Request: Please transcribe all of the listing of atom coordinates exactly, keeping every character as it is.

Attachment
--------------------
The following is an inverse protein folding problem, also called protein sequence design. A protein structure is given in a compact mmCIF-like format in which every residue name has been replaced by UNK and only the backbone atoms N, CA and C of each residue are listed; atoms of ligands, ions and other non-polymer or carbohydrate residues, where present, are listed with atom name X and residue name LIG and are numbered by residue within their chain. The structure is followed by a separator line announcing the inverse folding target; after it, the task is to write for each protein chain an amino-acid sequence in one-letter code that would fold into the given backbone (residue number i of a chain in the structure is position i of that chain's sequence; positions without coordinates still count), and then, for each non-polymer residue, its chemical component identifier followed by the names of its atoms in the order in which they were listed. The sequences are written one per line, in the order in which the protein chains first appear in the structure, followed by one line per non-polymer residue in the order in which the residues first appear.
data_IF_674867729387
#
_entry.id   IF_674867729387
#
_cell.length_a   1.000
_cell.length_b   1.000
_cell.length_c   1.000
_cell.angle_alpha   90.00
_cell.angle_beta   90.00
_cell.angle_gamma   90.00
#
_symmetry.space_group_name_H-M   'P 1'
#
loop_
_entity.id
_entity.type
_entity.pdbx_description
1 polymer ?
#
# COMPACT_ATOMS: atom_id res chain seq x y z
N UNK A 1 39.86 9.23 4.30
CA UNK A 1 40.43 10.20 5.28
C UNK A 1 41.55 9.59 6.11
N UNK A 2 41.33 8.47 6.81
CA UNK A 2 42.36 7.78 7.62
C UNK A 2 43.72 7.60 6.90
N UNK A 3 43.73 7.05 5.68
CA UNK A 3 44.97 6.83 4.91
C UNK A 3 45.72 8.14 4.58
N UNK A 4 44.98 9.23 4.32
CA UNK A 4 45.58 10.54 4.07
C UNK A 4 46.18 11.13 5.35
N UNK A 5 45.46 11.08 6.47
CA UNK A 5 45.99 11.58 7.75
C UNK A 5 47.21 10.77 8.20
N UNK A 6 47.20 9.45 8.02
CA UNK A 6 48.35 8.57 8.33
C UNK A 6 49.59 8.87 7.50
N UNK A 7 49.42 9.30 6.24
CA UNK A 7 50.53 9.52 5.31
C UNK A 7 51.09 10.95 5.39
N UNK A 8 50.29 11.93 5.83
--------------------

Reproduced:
The following is an inverse protein folding problem, also called protein sequence design. A protein structure is given in a compact mmCIF-like format in which every residue name has been replaced by UNK and only the backbone atoms N, CA and C of each residue are listed; atoms of ligands, ions and other non-polymer or carbohydrate residues, where present, are listed with atom name X and residue name LIG and are numbered by residue within their chain. The structure is followed by a separator line announcing the inverse folding target; after it, the task is to write for each protein chain an amino-acid sequence in one-letter code that would fold into the given backbone (residue number i of a chain in the structure is position i of that chain's sequence; positions without coordinates still count), and then, for each non-polymer residue, its chemical component identifier followed by the names of its atoms in the order in which they were listed. The sequences are written one per line, in the order in which the protein chains first appear in the structure, followed by one line per non-polymer residue in the order in which the residues first appear.
data_IF_674867729387
#
_entry.id   IF_674867729387
#
_cell.length_a   1.000
_cell.length_b   1.000
_cell.length_c   1.000
_cell.angle_alpha   90.00
_cell.angle_beta   90.00
_cell.angle_gamma   90.00
#
_symmetry.space_group_name_H-M   'P 1'
#
loop_
_entity.id
_entity.type
_entity.pdbx_description
1 polymer ?
#
# COMPACT_ATOMS: atom_id res chain seq x y z
N UNK A 1 39.86 9.23 4.30
CA UNK A 1 40.43 10.20 5.28
C UNK A 1 41.55 9.59 6.11
N UNK A 2 41.33 8.47 6.81
CA UNK A 2 42.36 7.78 7.62
C UNK A 2 43.72 7.60 6.90
N UNK A 3 43.73 7.05 5.68
CA UNK A 3 44.97 6.83 4.91
C UNK A 3 45.72 8.14 4.58
N UNK A 4 44.98 9.23 4.32
CA UNK A 4 45.58 10.54 4.07
C UNK A 4 46.18 11.13 5.35
N UNK A 5 45.46 11.08 6.47
CA UNK A 5 45.99 11.58 7.75
C UNK A 5 47.21 10.77 8.20
N UNK A 6 47.20 9.45 8.02
CA UNK A 6 48.35 8.57 8.33
C UNK A 6 49.59 8.87 7.50
N UNK A 7 49.42 9.30 6.24
CA UNK A 7 50.53 9.52 5.31
C UNK A 7 51.09 10.95 5.39
N UNK A 8 50.29 11.93 5.83